Rey, Finn, and Poe will soon be arriving on your TV screen.
Disney announced that the newest “Star Wars” film, the smash hit “Star Wars: The Force Awakens,” will be released on DVD and Blu-ray on April 5. The film will be out digitally slightly earlier, arriving in that format on April 1.
On the Blu-ray and DVD versions, fans will find various deleted segments from the movie, a documentary about the creation of the movie, interviews with those involved in the film, and more.
“Force,” which stars Daisy Ridley, John Boyega, Oscar Isaac, and Adam Driver, opened this past December as the first “Star Wars” film in 10 years and the first that actors Harrison Ford, Carrie Fisher, and Mark Hamill had appeared in in more than 30. It was well-received by critics and fans and became the highest-grossing film of all time in America without adjusting for inflation.
What has Hollywood learned from the success of “Force”?
Other studios may be realizing that the right marketing is key. Guardian writer John Patterson says making the upcoming movie impossible to not know about was one thing studio Disney did right.
“It is the triumph of absolutely conventional Hollywood thinking about releases and marketing, and it works off a template that turned 40 years old this summer,” Patterson wrote, pointing to the movie “Jaws.”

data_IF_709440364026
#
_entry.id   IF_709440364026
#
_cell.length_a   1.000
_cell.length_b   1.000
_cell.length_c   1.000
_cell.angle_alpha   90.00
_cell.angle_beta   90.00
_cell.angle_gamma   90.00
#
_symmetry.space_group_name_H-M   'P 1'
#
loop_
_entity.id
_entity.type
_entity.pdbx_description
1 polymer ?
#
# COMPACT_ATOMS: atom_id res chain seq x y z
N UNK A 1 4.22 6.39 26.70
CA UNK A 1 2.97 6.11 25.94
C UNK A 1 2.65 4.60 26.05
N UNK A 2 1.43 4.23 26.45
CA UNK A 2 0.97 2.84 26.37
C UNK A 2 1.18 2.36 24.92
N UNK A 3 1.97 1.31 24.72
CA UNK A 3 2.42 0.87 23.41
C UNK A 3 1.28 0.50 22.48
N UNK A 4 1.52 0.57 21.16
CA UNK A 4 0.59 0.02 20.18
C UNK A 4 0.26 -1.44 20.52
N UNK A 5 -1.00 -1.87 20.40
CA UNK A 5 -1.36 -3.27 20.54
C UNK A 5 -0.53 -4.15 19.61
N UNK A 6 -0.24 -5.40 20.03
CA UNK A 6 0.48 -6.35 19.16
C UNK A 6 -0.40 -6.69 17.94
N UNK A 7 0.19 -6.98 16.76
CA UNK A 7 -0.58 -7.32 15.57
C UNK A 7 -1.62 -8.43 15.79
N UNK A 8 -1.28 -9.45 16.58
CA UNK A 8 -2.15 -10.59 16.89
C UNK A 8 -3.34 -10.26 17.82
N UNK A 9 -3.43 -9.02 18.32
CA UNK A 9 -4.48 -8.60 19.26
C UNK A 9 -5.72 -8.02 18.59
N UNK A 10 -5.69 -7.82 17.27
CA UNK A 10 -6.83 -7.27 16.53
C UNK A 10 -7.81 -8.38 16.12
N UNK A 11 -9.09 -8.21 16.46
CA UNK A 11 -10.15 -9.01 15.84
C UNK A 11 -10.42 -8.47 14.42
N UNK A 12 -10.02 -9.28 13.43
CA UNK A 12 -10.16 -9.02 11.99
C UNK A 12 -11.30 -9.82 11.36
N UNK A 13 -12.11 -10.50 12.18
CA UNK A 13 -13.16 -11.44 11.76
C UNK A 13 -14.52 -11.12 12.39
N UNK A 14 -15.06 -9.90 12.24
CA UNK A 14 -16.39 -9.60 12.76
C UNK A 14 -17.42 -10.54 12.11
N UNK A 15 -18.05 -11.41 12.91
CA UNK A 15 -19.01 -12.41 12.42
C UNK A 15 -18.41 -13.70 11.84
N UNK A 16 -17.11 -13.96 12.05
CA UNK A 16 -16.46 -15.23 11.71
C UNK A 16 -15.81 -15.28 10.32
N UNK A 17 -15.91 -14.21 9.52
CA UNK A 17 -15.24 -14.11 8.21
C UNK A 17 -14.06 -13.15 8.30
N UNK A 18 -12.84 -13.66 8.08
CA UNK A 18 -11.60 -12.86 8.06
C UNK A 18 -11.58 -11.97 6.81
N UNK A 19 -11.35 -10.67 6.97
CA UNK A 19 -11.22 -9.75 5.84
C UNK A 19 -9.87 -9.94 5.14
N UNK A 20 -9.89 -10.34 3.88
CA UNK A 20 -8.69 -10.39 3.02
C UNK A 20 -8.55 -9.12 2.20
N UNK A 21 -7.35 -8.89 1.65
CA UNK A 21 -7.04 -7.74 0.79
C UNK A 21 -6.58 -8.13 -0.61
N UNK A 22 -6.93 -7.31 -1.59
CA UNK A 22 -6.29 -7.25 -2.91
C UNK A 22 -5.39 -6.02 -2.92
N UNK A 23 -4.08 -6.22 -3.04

Before that movie, films usually opened smaller, popping up in cities before they expanded. “The big-budget, marketing-intensive wide opening has been the norm ever since ['Jaws'],” Patterson wrote. “…’Star Wars: The Force Awakens’ is merely the ultimate iteration of this formula, gussied up with the aid of the zillion new online platforms for advertising, fan-stoking and tie-in merchandising.”
Given that it still works, don't expect Hollywood to turn away from this strategy anytime soon.
Invoking nostalgia but also teasing new story developments – bringing together the old and the new – was probably also crucial to “Force” doing so well, writes Todd Cunningham of TheWrap.
“Disney’s marketing team capitalized with an understated campaign that emphasized the stars from the original film and kept key plot points under wraps, even passing on seeking early critics awards to maintain the mystery,” Cunningham writes.
The success of “Force” shows that fans will still turn up for beloved stories – so reboots and similar retreads most likely aren’t going anywhere.
And one aspect may be what Hollywood did not learn, at least not immediately. The new “Star Wars” story was led in part by a female protagonist and a black lead, yet David Sims of The Atlantic says the movies coming out in 2016 don’t reflect an increased awareness of this.
[Editor's note: The original version of this article misidentified Boyega's nationality.]
“[Director J.J.] Abrams’s vision was crucial to ‘Star Wars’ featuring a female Jedi and a black male Stormtrooper as its leads, and it paid dividends,” Sims wrote. “Yes, the movie would have made money no matter what, but it’s undeniable that it appealed to the franchise’s broadest audience yet. And yet there’s nothing at all on the 2016 release slate with a similarly exciting cast.”